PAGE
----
Creating a new healthy habit, is 21 days really all it takes?
5 minutes Published on May 20, 2022
The science behind behaviour change for sustainable weight loss.
When asked how long it takes to form a habit, many people will confidently assert “21 days”!
What many don’t know is where this widely touted idea that it takes 21 days to change a behaviour started. Spoiler: it wasn’t in a research lab, or at the hands of a socio-psychological professional.
As a plastic surgeon in the 1950s, a Dr. Maxwell Maltz observed a pattern among his patients — that it would take about 21 days for them to adjust to seeing their new nose or cease to sense phantom limbs after amputations. This observation prompted Maltz to notice that it also took him about 21 days to form a new habit.
Writing about this experience, Maltz said “These, and many other commonly observed phenomena tend to show that it requires a minimum of about 21 days for an old mental image to dissolve and a new one to jell.”
This quote was then included in his blockbuster book, Psycho-Cybernetics. And Maltz’s philosophy that it takes, “a minimum of about 21 days” soon became “it takes 21 days to form a new habit.”
With such a major misunderstanding floating around as fact, is it any wonder then that so many of us experience frustration and guilt when we can’t form a new habit in 21 days?
This anecdote is reflective of much of the discourse around habit and behaviour change — terms and timelines are stated without the educational piece on what behaviour change is, i.e. what the science says. Again, this leaves many people feeling defeated and throwing in the towel altogether. Something I see all too often in new members.
However, behaviour is a key determinant of health and new behaviours, which then become habits, must be created to achieve sustainable weight loss. So having realistic expectations around how long it takes to turn those new behaviours into repeated habits is critical to help maintain commitment and motivation.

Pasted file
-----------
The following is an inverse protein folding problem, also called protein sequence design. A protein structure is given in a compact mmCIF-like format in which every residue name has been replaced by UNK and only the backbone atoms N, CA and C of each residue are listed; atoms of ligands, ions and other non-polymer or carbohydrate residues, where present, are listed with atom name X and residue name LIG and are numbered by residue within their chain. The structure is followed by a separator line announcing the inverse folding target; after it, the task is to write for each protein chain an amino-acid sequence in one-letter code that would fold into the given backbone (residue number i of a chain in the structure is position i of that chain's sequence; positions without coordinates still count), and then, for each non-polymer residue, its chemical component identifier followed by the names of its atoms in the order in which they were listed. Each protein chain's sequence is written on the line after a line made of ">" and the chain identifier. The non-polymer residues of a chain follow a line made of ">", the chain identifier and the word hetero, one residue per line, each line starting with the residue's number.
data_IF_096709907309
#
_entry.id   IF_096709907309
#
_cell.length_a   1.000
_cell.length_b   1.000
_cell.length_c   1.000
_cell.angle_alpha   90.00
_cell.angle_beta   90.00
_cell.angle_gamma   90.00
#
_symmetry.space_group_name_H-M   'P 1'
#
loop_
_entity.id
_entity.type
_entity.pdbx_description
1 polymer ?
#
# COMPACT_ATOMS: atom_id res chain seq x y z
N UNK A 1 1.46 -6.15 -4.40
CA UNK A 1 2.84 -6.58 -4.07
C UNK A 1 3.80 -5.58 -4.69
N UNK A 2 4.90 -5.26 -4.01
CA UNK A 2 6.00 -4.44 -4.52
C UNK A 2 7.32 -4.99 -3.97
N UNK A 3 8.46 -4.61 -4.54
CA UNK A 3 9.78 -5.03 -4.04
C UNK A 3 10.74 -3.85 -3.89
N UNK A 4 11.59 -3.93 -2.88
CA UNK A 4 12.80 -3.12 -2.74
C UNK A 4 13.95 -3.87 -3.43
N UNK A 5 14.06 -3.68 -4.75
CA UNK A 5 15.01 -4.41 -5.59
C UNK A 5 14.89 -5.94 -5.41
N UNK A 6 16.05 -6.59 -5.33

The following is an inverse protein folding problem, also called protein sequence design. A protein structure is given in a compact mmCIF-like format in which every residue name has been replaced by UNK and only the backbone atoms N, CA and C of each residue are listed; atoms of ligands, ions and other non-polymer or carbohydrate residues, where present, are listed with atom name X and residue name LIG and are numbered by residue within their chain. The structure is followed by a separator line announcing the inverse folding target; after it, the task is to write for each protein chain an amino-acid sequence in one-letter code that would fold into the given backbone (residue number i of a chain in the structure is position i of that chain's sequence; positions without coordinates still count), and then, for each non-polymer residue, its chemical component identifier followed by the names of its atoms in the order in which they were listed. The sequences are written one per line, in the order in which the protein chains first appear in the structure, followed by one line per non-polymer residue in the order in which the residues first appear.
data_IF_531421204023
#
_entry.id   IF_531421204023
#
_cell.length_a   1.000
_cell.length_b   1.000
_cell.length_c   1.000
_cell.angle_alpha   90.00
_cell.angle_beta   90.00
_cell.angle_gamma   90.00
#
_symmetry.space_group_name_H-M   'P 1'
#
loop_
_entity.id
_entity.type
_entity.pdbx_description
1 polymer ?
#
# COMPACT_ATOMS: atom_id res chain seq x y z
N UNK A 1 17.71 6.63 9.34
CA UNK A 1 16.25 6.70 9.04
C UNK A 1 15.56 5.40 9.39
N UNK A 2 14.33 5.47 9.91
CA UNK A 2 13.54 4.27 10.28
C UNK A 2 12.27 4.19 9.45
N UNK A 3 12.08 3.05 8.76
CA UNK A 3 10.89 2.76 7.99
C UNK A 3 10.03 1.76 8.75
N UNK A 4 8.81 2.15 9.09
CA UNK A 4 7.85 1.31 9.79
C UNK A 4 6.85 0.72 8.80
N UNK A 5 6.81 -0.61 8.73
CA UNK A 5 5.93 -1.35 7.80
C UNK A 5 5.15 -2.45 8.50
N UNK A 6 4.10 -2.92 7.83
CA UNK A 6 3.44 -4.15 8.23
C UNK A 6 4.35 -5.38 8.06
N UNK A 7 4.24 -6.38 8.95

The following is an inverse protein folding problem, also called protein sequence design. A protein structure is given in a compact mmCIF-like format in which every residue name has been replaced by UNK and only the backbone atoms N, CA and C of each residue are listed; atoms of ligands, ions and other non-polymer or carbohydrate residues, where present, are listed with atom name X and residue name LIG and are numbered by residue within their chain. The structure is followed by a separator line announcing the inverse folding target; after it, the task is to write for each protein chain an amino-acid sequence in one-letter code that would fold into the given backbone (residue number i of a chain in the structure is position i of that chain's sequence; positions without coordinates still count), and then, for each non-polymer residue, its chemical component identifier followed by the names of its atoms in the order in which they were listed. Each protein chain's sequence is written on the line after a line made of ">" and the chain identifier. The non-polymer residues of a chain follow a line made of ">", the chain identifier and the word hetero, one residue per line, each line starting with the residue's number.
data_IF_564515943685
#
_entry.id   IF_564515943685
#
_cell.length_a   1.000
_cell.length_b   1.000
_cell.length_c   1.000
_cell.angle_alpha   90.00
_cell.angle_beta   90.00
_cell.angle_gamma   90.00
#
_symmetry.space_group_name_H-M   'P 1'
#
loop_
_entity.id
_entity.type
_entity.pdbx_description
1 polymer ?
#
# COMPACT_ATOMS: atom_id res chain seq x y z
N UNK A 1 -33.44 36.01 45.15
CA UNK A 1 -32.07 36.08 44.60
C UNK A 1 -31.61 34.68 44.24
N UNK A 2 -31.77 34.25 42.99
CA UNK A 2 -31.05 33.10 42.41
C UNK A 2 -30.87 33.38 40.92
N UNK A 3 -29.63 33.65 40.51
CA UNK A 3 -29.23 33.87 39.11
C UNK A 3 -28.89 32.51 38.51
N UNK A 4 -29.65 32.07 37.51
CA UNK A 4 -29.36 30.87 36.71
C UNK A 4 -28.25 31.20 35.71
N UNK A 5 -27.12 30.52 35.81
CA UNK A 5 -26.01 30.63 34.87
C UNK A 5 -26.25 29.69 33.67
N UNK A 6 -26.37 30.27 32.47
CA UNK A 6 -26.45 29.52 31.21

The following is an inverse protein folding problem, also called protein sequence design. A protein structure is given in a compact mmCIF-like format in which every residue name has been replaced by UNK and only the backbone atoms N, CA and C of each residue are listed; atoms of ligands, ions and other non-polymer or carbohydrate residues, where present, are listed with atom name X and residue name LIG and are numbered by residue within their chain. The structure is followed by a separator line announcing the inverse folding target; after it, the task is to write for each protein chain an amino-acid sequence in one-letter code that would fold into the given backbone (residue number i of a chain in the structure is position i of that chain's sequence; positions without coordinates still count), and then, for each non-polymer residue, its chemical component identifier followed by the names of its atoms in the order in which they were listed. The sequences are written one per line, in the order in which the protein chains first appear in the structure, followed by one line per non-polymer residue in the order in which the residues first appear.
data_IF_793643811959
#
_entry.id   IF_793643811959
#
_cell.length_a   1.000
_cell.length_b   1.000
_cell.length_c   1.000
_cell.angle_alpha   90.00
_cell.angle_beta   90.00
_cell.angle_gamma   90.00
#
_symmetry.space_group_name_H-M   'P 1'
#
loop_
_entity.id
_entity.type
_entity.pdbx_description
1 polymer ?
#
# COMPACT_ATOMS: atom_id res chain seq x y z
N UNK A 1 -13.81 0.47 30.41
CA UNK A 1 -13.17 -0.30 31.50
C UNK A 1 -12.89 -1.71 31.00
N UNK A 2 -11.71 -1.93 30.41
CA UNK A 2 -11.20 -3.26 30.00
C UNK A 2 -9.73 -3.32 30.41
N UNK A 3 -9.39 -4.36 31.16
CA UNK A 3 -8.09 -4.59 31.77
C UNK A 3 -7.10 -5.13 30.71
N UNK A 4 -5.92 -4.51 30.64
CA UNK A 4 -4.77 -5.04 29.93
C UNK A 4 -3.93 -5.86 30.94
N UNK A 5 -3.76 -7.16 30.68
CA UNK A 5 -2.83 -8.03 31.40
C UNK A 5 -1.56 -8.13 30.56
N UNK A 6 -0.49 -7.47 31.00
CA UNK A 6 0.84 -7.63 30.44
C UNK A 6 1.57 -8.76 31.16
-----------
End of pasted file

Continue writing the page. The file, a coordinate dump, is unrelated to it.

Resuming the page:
At Digital Wellness, our platforms assist people to create these habits that are conducive to sustainable weight loss.
We know from our members’ results that behaviour change is possible when it’s informed by the latest science and research, not sexy catchphrases with neat and tidy deadlines.
Theories and models of behaviour change
Behaviour is complex, influenced by a wide range of psychological, social, societal and contextual factors such as emotions, habits and routines. Which is why a one size fits all approach rarely works.
The role of behavioural models is to help us, as health professionals, understand the complexity of behaviour and identify the underlying factors that shape it. Understanding both of these elements allows us to develop effective intervention strategies for our clients.
There are many socio-psychological models of behaviour change — over 60 in fact — but the common element to all of them is that changing a behaviour requires:
- Identifying the behaviour that you want to change
- Understanding the cues and triggers for this behaviour
- Finding alternative behaviours to support the change
- Having strategies to maintain the change.
What these models also help us do is identify the best techniques to change behaviour.
Research shows us that dietary and physical activity change are best supported by developing self efficacy:
- Learning the new behaviour
- Implementing self-monitoring practices. For example, eg tracking food intake and exercise activity
- Having strategies for relapse prevention (anticipating setbacks, problem-solving, reflecting on what has and hasn’t worked)
- Focusing on setting goals that motivate you in a positive way. For example, setting a target for vegetable intake, steps or a consistent bedtime
- Scheduling prompts to stimulate behaviour. For examples, smart phone reminders to pack your gym bag.
Digital Wellness incorporates the latest science on behaviour change into its platforms, meaning that users are empowered with the best evidence-based weight loss solution on the market.
In line with the evolving science, the role of the health coaches that Digital Wellness members have access to has also shifted. Once upon a time, health coaches told clients what behaviours to change. Now, it is best practice to support clients to make the changes they want to make. This allows for the personal motivations for the individual to be addressed, increasing the likelihood of change.
So, while the bad news is that changing a behaviour isn’t as easy as doing it for 21 days, the great news is that equipped with the latest science behind how habits are formed, and the right tools, people can make the lasting changes they need to to achieve their health goals.